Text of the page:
The anniversary of the September 11 attacks has spawned such a deluge of reminiscence and polemic that it is likely to overwhelm almost anyone. Instead of looking at the whole decade, it may be more useful to narrow the focus and concentrate on the experience of a single man.
That man is Abdul Hakim Belhaj, a former fighter in Afghanistan and victim of CIA rendition who is the hero of the liberation of Tripoli. His life story bears the scars of the mistakes of the post-September 11 decade, but also it might provide a hopeful sign for the future.
As commander of the Tripoli military council Mr Belhaj (he has not so far given himself any military rank) does not have time to dwell on the significance of anniversaries. His office is besieged by citizens who view him, in the absence of any meaningful government in Tripoli, as the man who can get things done.
Mr Belhaj's biography is extraordinary. He joined the US-backed rebellion against the Soviet-installed government in Afghanistan in 1988. He returned to Libya in 1994 where he joined the Libyan Islamic Fighting Group, an organisation dedicated to killing or overthrowing Col Muammar Qaddafi, and was later acclaimed as its emir.
This group was penetrated by Libyan authorities, forcing Mr Belhaj to flee. He made his way back to Afghanistan, and after the US bombed the Taliban government out of Kabul after the September 11 attacks, he wandered the world. In 2004 he was arrested by the CIA in Malaysia as a suspected Al Qaeda terrorist following a tip-off from British intelligence. He says he was tortured by the CIA for a few days and sent back to Libya, where he spent six years in solitary confinement.
While in jail he took part in a jihadist rehabilitation programme fronted by Col Qaddafi's son and putative heir, Saif Al Islam. The dialogue resulted in a document entitled "Corrective Studies on the Doctrine of Jihad" in which the detainees renounced the right to use violence against a government they felt was insufficiently Islamic. Mr Belhaj was released along with hundreds of other prisoners.
This was not a unique phenomenon. In Egypt in 1998, 2,000 members of Al Gamaa Al Islamiya were released from prison after the group renounced violence, although this led to a split with diehard factions.
With such a biography, it is hardly surprising that Mr Belhaj has set alarm bells ringing in the western countries backing the anti-Qaddafi uprising. There is a theory going around security-focused websites that the US is nurturing a new Osama bin Laden in Mr Belhaj. Just as US dollars funded the Afghan mujahideen who went on to harbour bin Laden, the argument goes, so western support for the Libyan rebels is going to turn that country into a jihadist-led state.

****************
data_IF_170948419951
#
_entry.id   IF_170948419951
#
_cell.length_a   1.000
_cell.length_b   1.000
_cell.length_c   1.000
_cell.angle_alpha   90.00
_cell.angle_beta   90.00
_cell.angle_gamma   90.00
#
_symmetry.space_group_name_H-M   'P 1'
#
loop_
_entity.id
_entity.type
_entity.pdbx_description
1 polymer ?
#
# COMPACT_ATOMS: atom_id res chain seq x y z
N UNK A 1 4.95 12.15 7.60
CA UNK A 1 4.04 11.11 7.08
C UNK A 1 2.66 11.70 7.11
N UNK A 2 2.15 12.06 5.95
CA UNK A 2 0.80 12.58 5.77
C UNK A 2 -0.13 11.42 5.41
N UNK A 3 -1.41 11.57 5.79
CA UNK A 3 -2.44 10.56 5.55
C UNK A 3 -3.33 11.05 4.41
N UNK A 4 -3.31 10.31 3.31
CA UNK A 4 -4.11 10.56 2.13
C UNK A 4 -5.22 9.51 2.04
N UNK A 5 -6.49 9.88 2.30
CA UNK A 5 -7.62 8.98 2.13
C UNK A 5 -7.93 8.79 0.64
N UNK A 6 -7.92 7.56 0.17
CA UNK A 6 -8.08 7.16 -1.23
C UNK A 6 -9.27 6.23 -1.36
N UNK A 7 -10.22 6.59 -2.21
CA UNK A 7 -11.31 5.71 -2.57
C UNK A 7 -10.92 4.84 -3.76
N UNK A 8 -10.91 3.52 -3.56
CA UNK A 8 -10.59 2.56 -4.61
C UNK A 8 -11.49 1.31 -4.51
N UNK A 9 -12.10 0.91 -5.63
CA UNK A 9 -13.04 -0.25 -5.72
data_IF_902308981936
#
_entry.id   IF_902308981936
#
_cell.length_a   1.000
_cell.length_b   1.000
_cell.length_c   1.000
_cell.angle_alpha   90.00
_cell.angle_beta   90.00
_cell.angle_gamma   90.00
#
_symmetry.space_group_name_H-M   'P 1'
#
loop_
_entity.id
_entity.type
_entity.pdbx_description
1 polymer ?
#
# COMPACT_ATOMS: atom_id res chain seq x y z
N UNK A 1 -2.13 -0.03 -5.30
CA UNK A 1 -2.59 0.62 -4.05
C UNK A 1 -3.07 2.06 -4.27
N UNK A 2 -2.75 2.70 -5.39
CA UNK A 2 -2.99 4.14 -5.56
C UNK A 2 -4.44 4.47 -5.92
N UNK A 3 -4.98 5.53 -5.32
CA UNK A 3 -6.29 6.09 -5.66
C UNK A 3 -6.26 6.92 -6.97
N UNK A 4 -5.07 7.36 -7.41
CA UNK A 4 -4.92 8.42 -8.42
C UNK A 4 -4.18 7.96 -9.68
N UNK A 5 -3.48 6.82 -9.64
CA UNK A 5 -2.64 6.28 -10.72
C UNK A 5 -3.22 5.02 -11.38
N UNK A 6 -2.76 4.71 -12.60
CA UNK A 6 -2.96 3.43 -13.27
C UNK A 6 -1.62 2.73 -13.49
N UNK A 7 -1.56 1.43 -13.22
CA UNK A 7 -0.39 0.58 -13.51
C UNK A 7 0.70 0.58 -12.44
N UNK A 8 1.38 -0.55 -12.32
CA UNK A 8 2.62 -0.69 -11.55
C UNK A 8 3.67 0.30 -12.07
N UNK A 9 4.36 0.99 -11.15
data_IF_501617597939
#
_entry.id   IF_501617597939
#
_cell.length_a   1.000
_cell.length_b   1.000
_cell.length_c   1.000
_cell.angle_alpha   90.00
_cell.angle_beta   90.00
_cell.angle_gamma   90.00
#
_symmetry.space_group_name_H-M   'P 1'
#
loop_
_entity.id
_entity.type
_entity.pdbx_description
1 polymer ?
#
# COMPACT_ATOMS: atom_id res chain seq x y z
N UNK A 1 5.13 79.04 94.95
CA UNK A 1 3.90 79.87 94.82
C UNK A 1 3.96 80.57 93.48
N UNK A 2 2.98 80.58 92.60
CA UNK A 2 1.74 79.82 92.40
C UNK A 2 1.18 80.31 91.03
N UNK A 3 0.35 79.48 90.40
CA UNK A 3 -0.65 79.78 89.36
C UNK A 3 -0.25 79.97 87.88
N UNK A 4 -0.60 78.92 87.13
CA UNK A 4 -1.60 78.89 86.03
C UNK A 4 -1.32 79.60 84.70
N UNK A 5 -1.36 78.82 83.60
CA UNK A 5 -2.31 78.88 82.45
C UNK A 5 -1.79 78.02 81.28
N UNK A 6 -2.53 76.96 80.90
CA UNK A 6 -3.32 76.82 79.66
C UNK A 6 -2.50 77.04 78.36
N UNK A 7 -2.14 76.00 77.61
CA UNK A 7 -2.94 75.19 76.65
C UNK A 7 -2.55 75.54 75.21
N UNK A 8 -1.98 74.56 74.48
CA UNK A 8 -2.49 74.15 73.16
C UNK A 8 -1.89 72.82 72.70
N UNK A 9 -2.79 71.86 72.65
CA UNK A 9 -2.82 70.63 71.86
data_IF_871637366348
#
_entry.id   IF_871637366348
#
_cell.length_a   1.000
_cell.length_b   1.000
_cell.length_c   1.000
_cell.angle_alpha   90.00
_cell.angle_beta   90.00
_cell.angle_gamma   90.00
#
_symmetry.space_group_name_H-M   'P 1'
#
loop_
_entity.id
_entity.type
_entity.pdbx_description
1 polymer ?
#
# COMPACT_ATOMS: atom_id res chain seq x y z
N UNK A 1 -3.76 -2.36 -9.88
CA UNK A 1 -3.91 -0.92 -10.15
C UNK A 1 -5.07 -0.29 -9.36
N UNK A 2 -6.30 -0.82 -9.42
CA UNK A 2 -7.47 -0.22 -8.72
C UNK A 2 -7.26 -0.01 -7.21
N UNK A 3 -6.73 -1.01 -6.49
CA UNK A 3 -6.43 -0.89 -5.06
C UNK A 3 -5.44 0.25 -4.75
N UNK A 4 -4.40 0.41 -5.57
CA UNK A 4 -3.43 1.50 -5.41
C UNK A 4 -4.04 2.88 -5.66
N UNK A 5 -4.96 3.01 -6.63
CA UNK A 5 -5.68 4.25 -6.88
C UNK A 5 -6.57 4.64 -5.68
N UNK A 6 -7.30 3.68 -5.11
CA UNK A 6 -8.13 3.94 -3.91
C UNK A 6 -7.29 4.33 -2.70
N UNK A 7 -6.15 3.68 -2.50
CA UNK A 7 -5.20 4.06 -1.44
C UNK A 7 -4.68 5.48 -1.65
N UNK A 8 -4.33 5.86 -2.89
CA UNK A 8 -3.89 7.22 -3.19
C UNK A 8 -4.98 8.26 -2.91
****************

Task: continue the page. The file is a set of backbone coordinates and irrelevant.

This is simplistic: the original sin of the US campaign to oust the Soviets from Afghanistan was letting Pakistan control the flow of money and arms. Pakistan insisted that it should be an exclusively Islamic jihad, and channelled the arms to the factions which best suited its interests. Nothing of the sort is happening in Libya. This was a spontaneous uprising, involving a broad section of the population in the east of the country.
Mr Belhaj captured the Qaddafi headquarters at Bab Al Aziziya for a simple reason: his Tripoli Brigade consisted of disciplined fighters with experience of war in Afghanistan, unlike the common run of Libyan revolutionaries, who brought only bravery and enthusiasm to the battle.
This is not to dismiss the very real tensions both inside the National Transitional Council, headed by exiles and former members of the Qaddafi regime, and between it and the fighters in Tripoli. Every day that the council delays establishing itself in Tripoli will tilt the balance of power further in favour of the men who captured the city.
Mr Belhaj's style is to speak slowly and deliberately and not to say very much. After four decades of empty rants from the deposed dictator, his tone and natural authority are a welcome change.
In speaking to the foreign media he says he is a democrat, and insists he never allied himself with Al Qaeda in Afghanistan, although he admits to fighting alongside its forces. His only interest, he says, is toppling the Libyan regime and setting up a constitutional government, not killing Jews and Christians as part of a bin Laden-style global jihad.
For years Mr Belhaj has been tagged with the "Al Qaeda affiliate" label, but that was a label that Qaddafi would often stick on his opponents as a way of gaining favour with the Americans.
The first lesson of September 11 is surely that President George W Bush's division of the world into those "with us" and those "against us" only served to create more enemies. It certainly turned Mr Belhaj, who at the time of his arrest was applying for asylum in Britain, into an enemy. He says that is all in the past, and now he is a grateful ally of the Americans.
The second lesson is that the Nato alliance cannot choose the next leader of Libya. Washington's record of picking leaders - Ahmad Chalabi in Iraq, Hamid Karzai in Afghanistan - is poor. As this choice is going to be watched closely throughout the whole Arab world it is more important than ever that the leadership emerges in a transparent way.
Finally, this weekend we should be studying not the post-September 11 wars but the Arab world's experience of social engagement with jihadists. This is not a panacea - it has not worked infallibly. But the history of the past two decades will show that the engaging with jihadists, and drawing out through dialogue the lessons of their failure, has had more positive effect than the $4 trillion (Dh14.7 trillion) spent on war.
If Mr Belhaj can prove a worthy addition to the Libyan leadership, it will show what a terrible mistake it was for the US and Britain to go around the world turning such people blindly into enemies. But we should be looking forward, not back.